Taken from TapintoBayonne
BAYONNE, NJ – Local, county, and state officials were joined by union leaders and more than two dozen staff and residents to “sound the alarm” on what Mayor Jimmy Davis called an impending “major health crisis” in Bayonne.
The usually mild-mannered Davis held nothing back demanding that hospital officials at both Bayonne Medical Center and RWJ Barnabas Health, provide answers to reports that the largest health care delivery system in the state is set to purchase, and subsequently close, the local hospital that has provided care to generations of local residents for over 100 years.
According to Davis, he received a phone call on Thursday alerting him to the impending transaction and immediately sprung into action. With four out of five members of the Bayonne City Council, the full complement of legislators from the 31st District, and both local and state leaders of HPAE, the union that represents more than 850 employees inside the hospital, Davis demanded that he immediately be given “a seat at the table” in any further discussions that impact the health of the community he leads.
“If you want to close this hospital,” Davis said, “you’ll have to come through me.”
Davis went on to recall that when RWJ/Barnabas initially opened their care center on Broadway just over two years ago he was assured by Joe Scott, Executive Vice President, Health Care Transformation, RWJ/Barnabas Health, the system that has reach as far south as Mercer County, that if Bayonne Medical Center ever became available for sale they’d buy it to fill their demand for additional patient beds.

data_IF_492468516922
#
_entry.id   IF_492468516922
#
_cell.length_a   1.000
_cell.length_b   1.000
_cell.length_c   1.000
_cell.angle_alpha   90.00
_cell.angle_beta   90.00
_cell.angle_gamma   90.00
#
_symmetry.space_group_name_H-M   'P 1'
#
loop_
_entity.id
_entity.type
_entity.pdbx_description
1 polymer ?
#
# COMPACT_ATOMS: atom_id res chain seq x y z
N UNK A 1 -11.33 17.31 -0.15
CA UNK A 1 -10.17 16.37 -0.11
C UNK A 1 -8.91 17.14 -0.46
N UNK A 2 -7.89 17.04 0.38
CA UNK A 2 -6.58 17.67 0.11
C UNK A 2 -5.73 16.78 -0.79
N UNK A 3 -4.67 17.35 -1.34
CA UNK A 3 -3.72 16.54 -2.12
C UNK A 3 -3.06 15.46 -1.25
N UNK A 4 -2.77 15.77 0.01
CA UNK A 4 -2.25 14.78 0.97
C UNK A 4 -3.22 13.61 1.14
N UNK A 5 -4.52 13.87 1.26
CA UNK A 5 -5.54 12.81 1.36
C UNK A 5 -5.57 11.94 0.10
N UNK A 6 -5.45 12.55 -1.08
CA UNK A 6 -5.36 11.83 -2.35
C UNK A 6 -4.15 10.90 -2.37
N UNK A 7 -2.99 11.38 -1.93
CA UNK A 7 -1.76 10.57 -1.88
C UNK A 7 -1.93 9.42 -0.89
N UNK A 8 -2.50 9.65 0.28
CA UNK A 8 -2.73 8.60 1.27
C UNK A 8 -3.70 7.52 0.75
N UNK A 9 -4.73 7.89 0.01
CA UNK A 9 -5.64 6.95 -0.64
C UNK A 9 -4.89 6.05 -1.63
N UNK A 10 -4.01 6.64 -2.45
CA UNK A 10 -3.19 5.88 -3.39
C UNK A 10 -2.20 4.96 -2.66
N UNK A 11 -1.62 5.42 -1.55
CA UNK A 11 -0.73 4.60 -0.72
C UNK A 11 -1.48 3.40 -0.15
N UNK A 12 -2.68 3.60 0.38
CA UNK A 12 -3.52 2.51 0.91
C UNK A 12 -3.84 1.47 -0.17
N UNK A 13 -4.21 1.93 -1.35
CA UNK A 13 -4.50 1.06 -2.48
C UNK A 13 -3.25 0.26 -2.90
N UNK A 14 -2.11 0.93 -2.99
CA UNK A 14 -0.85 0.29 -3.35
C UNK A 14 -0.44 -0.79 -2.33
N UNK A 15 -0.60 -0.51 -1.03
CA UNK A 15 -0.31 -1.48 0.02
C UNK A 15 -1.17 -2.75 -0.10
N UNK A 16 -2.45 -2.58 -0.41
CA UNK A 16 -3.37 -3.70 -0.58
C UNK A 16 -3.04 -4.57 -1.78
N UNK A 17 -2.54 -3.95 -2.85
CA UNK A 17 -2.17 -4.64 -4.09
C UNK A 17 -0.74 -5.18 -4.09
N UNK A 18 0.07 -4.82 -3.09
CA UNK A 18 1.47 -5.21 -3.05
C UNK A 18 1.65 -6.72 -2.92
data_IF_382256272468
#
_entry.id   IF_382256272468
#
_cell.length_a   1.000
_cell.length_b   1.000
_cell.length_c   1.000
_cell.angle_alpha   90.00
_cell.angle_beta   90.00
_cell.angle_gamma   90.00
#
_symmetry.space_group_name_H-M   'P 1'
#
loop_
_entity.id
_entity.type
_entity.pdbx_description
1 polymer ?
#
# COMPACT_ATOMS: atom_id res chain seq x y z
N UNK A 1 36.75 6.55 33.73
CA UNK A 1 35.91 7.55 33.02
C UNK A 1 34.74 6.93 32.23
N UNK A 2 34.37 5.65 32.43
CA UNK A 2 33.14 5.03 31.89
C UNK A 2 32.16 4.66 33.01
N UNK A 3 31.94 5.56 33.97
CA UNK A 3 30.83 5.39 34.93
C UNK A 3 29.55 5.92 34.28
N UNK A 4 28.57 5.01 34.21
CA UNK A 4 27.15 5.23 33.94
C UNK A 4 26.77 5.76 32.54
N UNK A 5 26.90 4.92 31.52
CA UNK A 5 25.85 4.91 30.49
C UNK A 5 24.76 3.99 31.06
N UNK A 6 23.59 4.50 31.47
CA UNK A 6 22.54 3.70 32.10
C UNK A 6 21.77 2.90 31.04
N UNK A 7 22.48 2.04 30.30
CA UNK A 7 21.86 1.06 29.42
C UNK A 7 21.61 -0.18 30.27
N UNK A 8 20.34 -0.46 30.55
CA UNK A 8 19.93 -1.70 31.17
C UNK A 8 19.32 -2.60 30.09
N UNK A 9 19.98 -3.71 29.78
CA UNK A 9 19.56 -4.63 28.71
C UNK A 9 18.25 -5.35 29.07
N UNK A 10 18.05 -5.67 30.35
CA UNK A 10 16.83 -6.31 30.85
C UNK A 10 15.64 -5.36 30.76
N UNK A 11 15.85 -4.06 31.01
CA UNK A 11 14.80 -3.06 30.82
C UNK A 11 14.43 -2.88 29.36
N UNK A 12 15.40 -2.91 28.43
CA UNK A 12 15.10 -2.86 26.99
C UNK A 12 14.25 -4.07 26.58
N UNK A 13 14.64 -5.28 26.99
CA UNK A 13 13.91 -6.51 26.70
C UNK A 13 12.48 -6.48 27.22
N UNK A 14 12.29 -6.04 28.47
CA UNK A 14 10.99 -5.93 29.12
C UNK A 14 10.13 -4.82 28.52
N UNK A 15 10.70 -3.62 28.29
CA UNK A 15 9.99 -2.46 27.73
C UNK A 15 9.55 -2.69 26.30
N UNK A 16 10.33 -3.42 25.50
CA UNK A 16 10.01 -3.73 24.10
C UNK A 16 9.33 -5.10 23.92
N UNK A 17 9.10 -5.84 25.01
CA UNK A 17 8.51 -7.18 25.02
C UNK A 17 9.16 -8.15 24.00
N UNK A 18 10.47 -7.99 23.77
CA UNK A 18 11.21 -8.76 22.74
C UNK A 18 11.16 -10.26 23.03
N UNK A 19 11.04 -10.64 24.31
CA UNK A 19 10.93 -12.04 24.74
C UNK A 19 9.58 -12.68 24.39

In past days, Davis said, the hospital executive said that no deal was imminent, but failed to refute the existence of ongoing discussions.
Citing statistics that Bayonne Medical Center received 27,000 ER visits in 2018, nearly 74 a day, Assemblyman Nicholas Chiarvalloti, offered that the facility was absolutely needed. “With the growth of Bayonne,” under Mayor Davis’ leadership the state legislator added, “we can not afford to lose our hospital.”
Hudson County Executive DeGise also spoke, reflecting on hospital closures he has fought, two in Jersey City and one in Kearny, during his time in office. “This is more than just a rumor, there are absolutely negotiations going on,” he said, adding that the failure to include local officials amount to a “betrayal to the people of Bayonne.”